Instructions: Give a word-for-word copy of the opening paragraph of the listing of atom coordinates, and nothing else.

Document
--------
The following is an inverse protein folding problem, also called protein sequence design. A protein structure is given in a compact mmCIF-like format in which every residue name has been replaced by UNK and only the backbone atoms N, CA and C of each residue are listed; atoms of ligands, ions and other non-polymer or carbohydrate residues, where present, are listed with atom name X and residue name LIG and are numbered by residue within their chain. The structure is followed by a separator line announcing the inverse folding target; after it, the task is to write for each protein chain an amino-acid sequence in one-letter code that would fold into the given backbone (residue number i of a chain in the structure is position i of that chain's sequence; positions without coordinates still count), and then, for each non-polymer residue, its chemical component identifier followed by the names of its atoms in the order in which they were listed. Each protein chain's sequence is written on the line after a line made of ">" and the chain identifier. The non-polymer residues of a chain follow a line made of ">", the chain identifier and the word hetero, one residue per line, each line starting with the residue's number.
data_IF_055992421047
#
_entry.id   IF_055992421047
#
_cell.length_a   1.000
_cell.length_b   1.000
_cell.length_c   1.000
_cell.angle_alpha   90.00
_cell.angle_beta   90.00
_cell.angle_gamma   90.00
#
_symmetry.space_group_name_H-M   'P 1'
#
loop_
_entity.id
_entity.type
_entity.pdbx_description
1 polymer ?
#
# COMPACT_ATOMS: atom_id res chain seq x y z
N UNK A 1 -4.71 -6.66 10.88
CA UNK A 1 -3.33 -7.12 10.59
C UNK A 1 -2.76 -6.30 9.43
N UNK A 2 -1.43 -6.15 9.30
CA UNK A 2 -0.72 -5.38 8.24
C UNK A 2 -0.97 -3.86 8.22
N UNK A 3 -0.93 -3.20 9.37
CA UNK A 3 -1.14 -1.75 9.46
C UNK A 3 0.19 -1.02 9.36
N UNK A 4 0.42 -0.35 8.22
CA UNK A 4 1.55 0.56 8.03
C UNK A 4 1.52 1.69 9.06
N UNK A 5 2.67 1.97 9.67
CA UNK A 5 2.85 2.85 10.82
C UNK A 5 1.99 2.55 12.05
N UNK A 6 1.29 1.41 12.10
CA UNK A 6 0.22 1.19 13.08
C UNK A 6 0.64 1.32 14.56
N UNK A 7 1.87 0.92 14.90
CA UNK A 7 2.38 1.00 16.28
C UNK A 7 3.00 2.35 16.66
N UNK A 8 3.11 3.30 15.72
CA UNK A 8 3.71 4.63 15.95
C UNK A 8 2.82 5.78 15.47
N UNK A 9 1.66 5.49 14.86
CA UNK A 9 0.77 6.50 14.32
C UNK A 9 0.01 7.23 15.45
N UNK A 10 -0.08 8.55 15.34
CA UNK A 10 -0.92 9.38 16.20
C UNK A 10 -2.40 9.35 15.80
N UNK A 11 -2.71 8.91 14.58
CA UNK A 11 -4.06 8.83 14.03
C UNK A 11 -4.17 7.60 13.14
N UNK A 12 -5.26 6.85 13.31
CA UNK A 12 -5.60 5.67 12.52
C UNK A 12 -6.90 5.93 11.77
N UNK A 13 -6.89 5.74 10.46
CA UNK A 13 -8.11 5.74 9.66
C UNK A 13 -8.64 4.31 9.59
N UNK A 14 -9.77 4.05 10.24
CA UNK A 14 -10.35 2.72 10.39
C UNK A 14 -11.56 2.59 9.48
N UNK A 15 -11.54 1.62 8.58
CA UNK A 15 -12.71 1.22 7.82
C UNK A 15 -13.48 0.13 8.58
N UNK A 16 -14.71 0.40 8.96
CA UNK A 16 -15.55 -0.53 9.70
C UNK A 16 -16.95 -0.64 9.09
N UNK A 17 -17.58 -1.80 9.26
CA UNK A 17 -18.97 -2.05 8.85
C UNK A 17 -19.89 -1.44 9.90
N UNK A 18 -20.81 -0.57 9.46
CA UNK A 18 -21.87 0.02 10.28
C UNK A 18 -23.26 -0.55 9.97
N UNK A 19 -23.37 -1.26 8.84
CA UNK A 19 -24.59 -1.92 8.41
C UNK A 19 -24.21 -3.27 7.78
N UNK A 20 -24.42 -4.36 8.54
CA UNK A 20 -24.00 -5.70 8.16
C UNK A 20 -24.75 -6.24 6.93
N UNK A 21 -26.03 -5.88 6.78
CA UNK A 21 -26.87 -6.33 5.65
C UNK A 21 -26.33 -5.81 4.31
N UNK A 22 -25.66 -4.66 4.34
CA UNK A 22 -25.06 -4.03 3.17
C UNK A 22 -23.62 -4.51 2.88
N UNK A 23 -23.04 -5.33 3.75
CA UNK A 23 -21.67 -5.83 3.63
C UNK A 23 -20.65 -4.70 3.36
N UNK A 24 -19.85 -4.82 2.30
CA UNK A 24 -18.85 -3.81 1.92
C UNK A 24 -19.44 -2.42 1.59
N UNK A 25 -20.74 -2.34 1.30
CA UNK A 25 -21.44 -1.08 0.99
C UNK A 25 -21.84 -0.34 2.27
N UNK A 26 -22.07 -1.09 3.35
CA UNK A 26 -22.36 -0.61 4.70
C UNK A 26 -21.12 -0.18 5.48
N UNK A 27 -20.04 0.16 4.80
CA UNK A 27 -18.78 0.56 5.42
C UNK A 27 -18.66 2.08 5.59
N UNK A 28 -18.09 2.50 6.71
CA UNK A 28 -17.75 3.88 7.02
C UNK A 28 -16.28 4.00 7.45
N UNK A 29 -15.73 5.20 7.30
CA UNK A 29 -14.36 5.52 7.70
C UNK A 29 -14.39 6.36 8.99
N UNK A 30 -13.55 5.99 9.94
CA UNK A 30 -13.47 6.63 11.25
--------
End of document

The following is an inverse protein folding problem, also called protein sequence design. A protein structure is given in a compact mmCIF-like format in which every residue name has been replaced by UNK and only the backbone atoms N, CA and C of each residue are listed; atoms of ligands, ions and other non-polymer or carbohydrate residues, where present, are listed with atom name X and residue name LIG and are numbered by residue within their chain. The structure is followed by a separator line announcing the inverse folding target; after it, the task is to write for each protein chain an amino-acid sequence in one-letter code that would fold into the given backbone (residue number i of a chain in the structure is position i of that chain's sequence; positions without coordinates still count), and then, for each non-polymer residue, its chemical component identifier followed by the names of its atoms in the order in which they were listed. Each protein chain's sequence is written on the line after a line made of ">" and the chain identifier. The non-polymer residues of a chain follow a line made of ">", the chain identifier and the word hetero, one residue per line, each line starting with the residue's number.